When Peter made his confession of Jesus as the Christ, the Messiah, it was some combination of these three salvation motifs he had in mind. You probably do too. But when Jesus began to explain that the Messiah would be handed over, suffer and be killed, Peter raised a furious objection. It was then that Jesus called Peter ‘Satan’ and told him to knock it off.

Now, perhaps, we can see why Jesus told His disciples to not spread the word that he was the Messiah. For he knew that the word would aggravate the misunderstandings already in place. Then, as now, people would hear the title Messiah, Christ, as revolutionary, moral reformer or revivalist. These, in fact, are the programs of many Christian congregations.

The meaning of the title’  Messiah’, ‘Christ’ does not come from human projections of what we think needs redemption. Jesus was telling His disciples that it was, in fact, at the hands of the revolutionaries, moral reformers and revivalists that he would suffer and die.

The god of the revolutionary, moral reformer or revivalist is simply inadequate to deal with the enormity of the evil we inflict on each other. To call upon these gods in the name of salvation is like putting band aids on terminal cancer. Forget it.

The title Messiah, Christ, may rightly be given to Jesus because through His way of innocence, vulnerability, suffering and death He took upon Himself our justifications, defenses and prejudices – our devilish programs of salvation. God refused to be a party to our programs of revolution, reform or revival. He came, and still comes, in the way of mercy and grace, consigning all our works and all our ways to death on the cross in order that He might have mercy on us all.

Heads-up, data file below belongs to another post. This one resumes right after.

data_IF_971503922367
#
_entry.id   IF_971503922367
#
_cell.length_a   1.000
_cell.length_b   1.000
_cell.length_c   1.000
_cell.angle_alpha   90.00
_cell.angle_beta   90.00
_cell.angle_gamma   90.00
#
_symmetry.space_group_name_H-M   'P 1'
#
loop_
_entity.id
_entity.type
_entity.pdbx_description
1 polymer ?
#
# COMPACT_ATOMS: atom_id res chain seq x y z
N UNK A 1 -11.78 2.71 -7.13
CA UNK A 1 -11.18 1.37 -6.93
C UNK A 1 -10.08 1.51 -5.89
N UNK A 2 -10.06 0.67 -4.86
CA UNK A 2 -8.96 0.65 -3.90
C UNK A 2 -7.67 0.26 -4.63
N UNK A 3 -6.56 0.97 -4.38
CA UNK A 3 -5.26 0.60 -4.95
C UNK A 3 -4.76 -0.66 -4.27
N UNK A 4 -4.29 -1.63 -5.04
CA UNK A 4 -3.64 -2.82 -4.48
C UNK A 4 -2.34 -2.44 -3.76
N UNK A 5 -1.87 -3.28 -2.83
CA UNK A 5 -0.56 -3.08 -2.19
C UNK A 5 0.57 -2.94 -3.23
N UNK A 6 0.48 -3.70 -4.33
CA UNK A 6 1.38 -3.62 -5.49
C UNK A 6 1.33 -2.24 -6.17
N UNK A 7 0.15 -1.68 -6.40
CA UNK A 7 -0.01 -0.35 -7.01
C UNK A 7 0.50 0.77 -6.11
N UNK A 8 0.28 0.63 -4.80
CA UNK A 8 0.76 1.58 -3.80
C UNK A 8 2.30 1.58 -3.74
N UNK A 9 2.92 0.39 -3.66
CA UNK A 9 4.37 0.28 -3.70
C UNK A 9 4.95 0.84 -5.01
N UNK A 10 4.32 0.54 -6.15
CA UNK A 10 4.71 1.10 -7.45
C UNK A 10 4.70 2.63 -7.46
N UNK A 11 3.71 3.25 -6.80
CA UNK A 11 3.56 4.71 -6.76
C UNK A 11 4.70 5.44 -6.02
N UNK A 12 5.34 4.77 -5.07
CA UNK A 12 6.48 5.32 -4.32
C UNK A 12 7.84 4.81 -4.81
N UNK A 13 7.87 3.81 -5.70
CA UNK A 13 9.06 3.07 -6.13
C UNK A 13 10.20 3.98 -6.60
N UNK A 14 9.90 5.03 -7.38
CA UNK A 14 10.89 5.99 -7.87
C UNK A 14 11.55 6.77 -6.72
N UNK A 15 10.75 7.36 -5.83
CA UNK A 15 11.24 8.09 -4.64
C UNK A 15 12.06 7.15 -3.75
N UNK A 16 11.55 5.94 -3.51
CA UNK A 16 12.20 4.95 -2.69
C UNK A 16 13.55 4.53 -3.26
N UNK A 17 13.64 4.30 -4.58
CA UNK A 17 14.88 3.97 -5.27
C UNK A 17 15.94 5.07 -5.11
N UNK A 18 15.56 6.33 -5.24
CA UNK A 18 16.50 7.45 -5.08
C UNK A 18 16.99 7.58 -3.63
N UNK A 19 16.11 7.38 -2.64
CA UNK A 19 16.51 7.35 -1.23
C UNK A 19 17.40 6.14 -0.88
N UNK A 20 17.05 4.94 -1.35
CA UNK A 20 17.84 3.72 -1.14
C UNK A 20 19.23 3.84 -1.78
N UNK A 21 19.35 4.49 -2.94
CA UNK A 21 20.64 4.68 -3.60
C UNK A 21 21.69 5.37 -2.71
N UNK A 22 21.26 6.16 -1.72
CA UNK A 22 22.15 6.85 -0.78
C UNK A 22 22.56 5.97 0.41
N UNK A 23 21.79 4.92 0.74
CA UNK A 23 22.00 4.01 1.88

“May the peace of God that passes all understanding keep your hearts and minds in Christ Jesus our Lord.”

_

_________________________________________________________________________________________

_

Thank you, Pastor Mark.

Pastor Mark Anderson’s Daily Devotional blog site

_

And thanks to flickr and Jim653, for the photo.

_

_

_

Romans 11

680c60_27509df8a9964508067c063c7c5cc4f7

_

From  Pastor Mark Anderson’s Daily Devotional blog site

_

” For God has consigned all men to disobedience, that he may have mercy upon allO the depth of the riches and wisdom and knowledge of God! How unsearchable are his judgments and how inscrutable his ways! For who has known the mind of the Lord, or who has been his counselor? Or who has given a gift to him that he might be repaid? For from him and through him and to him are all things. To him be glory for ever. Amen.”

_

The photo above is of the baptismal font in our sanctuary. It stands centrally in the aisle and greets worshipers as they enter. Seeing it reminds of me of an event from years ago.